Quantum technology could lead to the development of impossible to hack communication links, an international research team has claimed.
In a paper published in the journal Nature Communications, researchers from the Universities of Glasgow, Stanford, Tokyo and Würzburg describe how the phenomenon of quantum entanglement – which enables particles that are separated to share properties – could be used to encode data and send it over long distances.
Scientists have previously demonstrated that quantum entanglement can enable the exchange of information over short distances.
This process also allows information to be encoded in quantum particles, similar to the way in which the ones and zeroes (known as bits) of digital communication are used to encode all kinds of data.
Two computers sharing quantum information are much more secure, as any interception by a third party will change the properties of the data itself, allowing easy detection by the intended recipient.
In a demonstration of how quantum computers might be able to communicate with each over long distances via a so-called “Quantum internet” the team achieved a world-first by transmitting a quantum bit (qubit) along a 2km length of standard fibre optic cable.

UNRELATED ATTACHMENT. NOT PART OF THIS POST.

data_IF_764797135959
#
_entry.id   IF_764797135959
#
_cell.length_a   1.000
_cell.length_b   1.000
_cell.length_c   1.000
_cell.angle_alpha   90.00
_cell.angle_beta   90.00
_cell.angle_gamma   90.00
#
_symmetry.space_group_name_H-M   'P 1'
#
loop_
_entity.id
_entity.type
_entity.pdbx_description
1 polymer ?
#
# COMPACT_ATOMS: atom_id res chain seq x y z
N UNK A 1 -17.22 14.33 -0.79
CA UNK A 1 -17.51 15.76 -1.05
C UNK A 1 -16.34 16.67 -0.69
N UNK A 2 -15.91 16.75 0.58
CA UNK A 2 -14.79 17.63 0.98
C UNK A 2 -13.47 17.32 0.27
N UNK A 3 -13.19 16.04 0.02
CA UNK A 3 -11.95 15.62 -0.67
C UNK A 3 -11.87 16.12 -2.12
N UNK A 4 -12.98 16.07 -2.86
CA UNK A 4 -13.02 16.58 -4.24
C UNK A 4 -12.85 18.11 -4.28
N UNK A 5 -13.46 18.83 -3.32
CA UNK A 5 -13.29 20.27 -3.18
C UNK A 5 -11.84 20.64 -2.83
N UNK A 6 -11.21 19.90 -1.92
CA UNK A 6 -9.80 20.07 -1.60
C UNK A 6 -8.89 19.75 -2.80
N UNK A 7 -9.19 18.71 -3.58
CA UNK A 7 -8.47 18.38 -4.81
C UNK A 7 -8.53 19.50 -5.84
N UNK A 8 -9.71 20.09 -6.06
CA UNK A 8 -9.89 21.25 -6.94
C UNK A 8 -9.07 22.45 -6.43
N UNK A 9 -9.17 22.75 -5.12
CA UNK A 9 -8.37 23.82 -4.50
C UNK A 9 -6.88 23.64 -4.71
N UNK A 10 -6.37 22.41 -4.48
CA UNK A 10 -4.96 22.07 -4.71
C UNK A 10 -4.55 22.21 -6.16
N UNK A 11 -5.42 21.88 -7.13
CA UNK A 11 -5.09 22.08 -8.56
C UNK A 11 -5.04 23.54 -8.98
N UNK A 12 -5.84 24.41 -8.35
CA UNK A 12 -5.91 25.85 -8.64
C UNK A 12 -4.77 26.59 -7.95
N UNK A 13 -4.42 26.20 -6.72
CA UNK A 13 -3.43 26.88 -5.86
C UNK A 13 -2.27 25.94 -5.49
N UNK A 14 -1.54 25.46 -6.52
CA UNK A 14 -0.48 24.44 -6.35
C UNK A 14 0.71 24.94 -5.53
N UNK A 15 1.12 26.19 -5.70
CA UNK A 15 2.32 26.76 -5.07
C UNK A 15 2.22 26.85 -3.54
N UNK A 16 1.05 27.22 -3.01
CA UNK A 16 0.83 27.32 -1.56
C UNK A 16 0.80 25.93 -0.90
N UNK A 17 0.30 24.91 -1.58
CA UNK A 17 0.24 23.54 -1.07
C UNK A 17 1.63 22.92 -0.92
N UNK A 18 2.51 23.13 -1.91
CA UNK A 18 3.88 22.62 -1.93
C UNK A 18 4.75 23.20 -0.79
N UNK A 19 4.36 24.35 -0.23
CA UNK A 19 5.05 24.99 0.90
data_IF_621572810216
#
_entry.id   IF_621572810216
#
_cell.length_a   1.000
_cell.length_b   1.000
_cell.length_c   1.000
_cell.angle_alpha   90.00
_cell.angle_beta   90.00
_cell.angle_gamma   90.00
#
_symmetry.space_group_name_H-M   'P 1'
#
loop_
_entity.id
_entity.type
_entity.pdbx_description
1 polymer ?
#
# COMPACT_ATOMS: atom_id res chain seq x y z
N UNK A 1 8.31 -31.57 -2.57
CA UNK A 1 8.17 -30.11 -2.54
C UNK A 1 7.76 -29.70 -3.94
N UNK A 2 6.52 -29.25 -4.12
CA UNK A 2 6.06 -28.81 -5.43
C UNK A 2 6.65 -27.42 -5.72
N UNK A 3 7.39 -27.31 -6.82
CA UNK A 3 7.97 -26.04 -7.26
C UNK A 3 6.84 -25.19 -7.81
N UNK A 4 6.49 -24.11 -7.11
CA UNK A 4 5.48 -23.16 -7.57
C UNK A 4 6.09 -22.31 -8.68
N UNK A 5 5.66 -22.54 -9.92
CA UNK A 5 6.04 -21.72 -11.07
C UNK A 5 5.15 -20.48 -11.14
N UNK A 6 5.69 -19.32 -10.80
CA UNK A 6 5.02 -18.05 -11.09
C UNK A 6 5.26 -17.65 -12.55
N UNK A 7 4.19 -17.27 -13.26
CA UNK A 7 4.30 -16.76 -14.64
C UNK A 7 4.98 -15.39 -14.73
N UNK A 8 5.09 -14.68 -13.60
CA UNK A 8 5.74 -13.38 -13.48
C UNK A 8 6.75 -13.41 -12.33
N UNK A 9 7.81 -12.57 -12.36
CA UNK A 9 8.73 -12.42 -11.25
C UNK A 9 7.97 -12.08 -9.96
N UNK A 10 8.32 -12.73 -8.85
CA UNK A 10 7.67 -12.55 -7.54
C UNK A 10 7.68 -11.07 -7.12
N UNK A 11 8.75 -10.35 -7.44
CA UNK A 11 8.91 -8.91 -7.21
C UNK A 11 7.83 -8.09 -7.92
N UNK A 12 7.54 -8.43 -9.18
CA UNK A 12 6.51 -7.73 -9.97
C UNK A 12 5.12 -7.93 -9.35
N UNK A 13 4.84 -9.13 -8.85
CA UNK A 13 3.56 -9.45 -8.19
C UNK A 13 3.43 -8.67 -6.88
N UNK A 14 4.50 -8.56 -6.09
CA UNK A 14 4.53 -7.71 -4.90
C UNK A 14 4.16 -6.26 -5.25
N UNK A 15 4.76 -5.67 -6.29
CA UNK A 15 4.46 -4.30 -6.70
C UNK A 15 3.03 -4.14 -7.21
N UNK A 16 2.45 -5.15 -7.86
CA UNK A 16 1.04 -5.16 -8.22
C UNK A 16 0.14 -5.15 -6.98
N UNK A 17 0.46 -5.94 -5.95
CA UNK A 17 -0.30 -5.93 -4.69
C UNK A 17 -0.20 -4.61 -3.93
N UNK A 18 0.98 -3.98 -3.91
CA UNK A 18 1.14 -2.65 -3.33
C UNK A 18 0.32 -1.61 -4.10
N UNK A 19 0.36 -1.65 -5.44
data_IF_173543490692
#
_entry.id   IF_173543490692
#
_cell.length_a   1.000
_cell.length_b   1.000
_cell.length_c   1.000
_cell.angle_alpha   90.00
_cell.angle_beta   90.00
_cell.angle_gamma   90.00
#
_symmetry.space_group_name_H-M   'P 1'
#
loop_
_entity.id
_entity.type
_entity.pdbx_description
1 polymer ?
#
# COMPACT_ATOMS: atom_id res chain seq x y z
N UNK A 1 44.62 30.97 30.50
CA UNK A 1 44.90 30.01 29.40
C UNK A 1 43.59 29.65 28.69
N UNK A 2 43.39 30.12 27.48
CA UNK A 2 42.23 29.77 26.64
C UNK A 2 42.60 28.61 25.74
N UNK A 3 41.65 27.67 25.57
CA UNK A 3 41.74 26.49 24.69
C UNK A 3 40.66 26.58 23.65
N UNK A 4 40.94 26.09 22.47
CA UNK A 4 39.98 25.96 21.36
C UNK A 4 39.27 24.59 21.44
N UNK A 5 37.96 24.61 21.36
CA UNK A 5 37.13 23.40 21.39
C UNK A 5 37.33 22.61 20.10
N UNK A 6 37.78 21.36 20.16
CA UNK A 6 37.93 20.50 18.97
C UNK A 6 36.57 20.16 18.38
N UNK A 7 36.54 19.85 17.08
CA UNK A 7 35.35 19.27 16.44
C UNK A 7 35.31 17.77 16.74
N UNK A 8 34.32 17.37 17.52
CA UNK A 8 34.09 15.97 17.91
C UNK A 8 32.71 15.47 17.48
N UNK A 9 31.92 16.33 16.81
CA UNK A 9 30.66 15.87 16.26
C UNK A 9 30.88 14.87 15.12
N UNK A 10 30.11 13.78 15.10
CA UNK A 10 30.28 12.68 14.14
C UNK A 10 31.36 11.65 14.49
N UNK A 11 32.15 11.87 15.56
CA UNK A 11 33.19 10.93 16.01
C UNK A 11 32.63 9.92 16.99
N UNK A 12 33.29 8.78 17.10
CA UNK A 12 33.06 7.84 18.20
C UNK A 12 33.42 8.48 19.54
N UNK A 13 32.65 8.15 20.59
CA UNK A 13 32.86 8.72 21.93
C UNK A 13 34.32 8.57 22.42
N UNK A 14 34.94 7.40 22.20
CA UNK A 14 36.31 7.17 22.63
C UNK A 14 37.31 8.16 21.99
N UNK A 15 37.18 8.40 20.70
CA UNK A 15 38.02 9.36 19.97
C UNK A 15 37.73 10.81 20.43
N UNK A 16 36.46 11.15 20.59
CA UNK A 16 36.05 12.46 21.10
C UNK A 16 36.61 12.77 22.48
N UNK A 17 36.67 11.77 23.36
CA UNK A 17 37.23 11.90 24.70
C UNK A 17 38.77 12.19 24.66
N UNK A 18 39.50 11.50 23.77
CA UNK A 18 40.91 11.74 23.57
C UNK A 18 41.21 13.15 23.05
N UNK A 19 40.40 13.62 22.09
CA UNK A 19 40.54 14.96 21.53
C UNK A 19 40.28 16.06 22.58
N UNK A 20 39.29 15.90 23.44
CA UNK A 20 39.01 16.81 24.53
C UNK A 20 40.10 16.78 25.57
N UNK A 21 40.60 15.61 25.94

The team’s coordinator, Glasgow University researcher Dr Chandra Mouli Natarajan, explained that this was achieved by creating correlations between the spin of an electron stored in a tiny crystal of semiconducting material known as a ‘quantum dot’ and the arrival time of a single photon across two kilometres of standard fiber-optic cable.
“Quantum dots are commonly used to generate individual photons,” explained Dr Natarajan. “However, these types of photons can’t travel very far in the standard fiber optic network used in telecommunications industry because they tend to leak out along the way. Quantum dots are also capable of trapping electrons, and previously our research group had shown that entanglement can be created between the trapped electron and a photon generated by the quantum dot.
“For the first time, we were able to establish a long-distance correlation between the trapped electron and the photon in the telecommunications band.
“The physics behind quantum communication, by their very nature, make data transfer utterly secure,” he added. “Any tampering with either side of the communication will be immediately apparent because it will affect the quantum correlations. Our work is an important step towards creating architectures for the future hybrid quantum internet.”